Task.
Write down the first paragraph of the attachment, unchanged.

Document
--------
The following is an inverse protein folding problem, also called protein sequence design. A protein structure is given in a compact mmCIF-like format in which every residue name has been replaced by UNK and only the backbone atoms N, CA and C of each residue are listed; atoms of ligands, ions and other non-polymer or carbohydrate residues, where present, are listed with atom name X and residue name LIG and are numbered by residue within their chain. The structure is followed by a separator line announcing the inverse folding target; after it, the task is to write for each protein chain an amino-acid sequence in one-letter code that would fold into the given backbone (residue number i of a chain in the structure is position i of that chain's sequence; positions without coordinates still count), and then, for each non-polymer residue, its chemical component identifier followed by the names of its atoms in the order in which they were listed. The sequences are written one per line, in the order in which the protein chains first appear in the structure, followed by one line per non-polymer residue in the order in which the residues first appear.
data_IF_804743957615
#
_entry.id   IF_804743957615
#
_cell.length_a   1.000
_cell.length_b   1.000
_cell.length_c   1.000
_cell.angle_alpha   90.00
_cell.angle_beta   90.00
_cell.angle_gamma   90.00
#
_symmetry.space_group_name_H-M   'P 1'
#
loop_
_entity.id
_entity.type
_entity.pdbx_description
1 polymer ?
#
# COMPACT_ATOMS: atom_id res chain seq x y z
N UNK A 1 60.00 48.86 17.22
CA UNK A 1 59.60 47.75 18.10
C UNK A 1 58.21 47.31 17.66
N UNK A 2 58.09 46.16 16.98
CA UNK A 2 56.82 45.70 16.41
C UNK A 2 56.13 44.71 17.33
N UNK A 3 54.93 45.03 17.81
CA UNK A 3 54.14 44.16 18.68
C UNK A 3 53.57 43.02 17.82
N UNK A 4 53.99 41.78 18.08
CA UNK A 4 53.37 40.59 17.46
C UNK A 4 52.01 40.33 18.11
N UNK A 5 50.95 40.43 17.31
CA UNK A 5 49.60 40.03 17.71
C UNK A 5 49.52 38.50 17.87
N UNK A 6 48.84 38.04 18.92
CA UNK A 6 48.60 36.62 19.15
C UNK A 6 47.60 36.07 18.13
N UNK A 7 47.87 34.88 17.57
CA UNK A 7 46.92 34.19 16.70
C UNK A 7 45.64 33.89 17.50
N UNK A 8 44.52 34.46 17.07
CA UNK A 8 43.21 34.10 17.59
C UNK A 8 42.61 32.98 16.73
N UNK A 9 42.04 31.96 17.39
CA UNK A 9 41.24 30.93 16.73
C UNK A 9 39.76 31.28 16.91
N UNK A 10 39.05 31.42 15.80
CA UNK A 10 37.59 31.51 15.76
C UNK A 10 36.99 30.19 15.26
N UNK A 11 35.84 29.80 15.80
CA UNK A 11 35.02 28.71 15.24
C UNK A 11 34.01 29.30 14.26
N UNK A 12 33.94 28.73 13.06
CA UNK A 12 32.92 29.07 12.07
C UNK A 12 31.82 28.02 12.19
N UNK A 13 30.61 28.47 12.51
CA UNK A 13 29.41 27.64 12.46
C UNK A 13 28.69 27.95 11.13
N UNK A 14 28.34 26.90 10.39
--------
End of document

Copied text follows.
The following is an inverse protein folding problem, also called protein sequence design. A protein structure is given in a compact mmCIF-like format in which every residue name has been replaced by UNK and only the backbone atoms N, CA and C of each residue are listed; atoms of ligands, ions and other non-polymer or carbohydrate residues, where present, are listed with atom name X and residue name LIG and are numbered by residue within their chain. The structure is followed by a separator line announcing the inverse folding target; after it, the task is to write for each protein chain an amino-acid sequence in one-letter code that would fold into the given backbone (residue number i of a chain in the structure is position i of that chain's sequence; positions without coordinates still count), and then, for each non-polymer residue, its chemical component identifier followed by the names of its atoms in the order in which they were listed. The sequences are written one per line, in the order in which the protein chains first appear in the structure, followed by one line per non-polymer residue in the order in which the residues first appear.